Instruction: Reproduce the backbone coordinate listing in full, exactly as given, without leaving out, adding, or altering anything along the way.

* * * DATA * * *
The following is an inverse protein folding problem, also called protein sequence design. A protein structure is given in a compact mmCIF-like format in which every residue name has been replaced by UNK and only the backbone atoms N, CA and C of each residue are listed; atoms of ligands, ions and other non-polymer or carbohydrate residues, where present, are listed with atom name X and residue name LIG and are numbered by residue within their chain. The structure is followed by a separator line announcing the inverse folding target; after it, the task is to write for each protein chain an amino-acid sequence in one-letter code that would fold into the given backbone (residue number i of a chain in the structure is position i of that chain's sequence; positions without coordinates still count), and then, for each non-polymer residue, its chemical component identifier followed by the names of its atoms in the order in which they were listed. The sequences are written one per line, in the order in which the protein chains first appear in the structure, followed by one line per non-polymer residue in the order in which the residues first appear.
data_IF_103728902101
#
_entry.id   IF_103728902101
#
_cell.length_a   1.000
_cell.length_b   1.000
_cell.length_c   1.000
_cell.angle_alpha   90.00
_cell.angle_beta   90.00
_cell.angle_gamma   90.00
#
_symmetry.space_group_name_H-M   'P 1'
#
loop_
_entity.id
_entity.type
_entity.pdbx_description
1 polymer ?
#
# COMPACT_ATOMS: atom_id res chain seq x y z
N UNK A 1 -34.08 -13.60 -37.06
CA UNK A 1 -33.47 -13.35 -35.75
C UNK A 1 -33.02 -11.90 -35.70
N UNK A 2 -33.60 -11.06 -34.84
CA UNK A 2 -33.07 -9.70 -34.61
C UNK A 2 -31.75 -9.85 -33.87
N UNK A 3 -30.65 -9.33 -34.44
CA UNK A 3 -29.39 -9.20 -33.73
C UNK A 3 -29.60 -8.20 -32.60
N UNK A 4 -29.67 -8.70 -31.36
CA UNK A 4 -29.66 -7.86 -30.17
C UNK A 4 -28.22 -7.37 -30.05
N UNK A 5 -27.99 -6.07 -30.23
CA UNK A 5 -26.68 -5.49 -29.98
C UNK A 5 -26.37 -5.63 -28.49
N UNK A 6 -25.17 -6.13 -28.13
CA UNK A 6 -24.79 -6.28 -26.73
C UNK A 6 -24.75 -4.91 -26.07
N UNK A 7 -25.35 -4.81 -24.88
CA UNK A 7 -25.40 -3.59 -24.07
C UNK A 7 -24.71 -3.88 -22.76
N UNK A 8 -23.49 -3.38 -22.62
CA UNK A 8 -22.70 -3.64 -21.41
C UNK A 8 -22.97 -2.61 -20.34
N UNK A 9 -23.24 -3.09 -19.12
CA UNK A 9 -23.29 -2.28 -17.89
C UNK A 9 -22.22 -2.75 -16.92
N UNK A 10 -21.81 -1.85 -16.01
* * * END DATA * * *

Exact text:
The following is an inverse protein folding problem, also called protein sequence design. A protein structure is given in a compact mmCIF-like format in which every residue name has been replaced by UNK and only the backbone atoms N, CA and C of each residue are listed; atoms of ligands, ions and other non-polymer or carbohydrate residues, where present, are listed with atom name X and residue name LIG and are numbered by residue within their chain. The structure is followed by a separator line announcing the inverse folding target; after it, the task is to write for each protein chain an amino-acid sequence in one-letter code that would fold into the given backbone (residue number i of a chain in the structure is position i of that chain's sequence; positions without coordinates still count), and then, for each non-polymer residue, its chemical component identifier followed by the names of its atoms in the order in which they were listed. The sequences are written one per line, in the order in which the protein chains first appear in the structure, followed by one line per non-polymer residue in the order in which the residues first appear.
data_IF_103728902101
#
_entry.id   IF_103728902101
#
_cell.length_a   1.000
_cell.length_b   1.000
_cell.length_c   1.000
_cell.angle_alpha   90.00
_cell.angle_beta   90.00
_cell.angle_gamma   90.00
#
_symmetry.space_group_name_H-M   'P 1'
#
loop_
_entity.id
_entity.type
_entity.pdbx_description
1 polymer ?
#
# COMPACT_ATOMS: atom_id res chain seq x y z
N UNK A 1 -34.08 -13.60 -37.06
CA UNK A 1 -33.47 -13.35 -35.75
C UNK A 1 -33.02 -11.90 -35.70
N UNK A 2 -33.60 -11.06 -34.84
CA UNK A 2 -33.07 -9.70 -34.61
C UNK A 2 -31.75 -9.85 -33.87
N UNK A 3 -30.65 -9.33 -34.44
CA UNK A 3 -29.39 -9.20 -33.73
C UNK A 3 -29.60 -8.20 -32.60
N UNK A 4 -29.67 -8.70 -31.36
CA UNK A 4 -29.66 -7.86 -30.17
C UNK A 4 -28.22 -7.37 -30.05
N UNK A 5 -27.99 -6.07 -30.23
CA UNK A 5 -26.68 -5.49 -29.98
C UNK A 5 -26.37 -5.63 -28.49
N UNK A 6 -25.17 -6.13 -28.13
CA UNK A 6 -24.79 -6.28 -26.73
C UNK A 6 -24.75 -4.91 -26.07
N UNK A 7 -25.35 -4.81 -24.88
CA UNK A 7 -25.40 -3.59 -24.07
C UNK A 7 -24.71 -3.88 -22.76
N UNK A 8 -23.49 -3.38 -22.62
CA UNK A 8 -22.70 -3.64 -21.41
C UNK A 8 -22.97 -2.61 -20.34
N UNK A 9 -23.24 -3.09 -19.12
CA UNK A 9 -23.29 -2.28 -17.89
C UNK A 9 -22.22 -2.75 -16.92
N UNK A 10 -21.81 -1.85 -16.01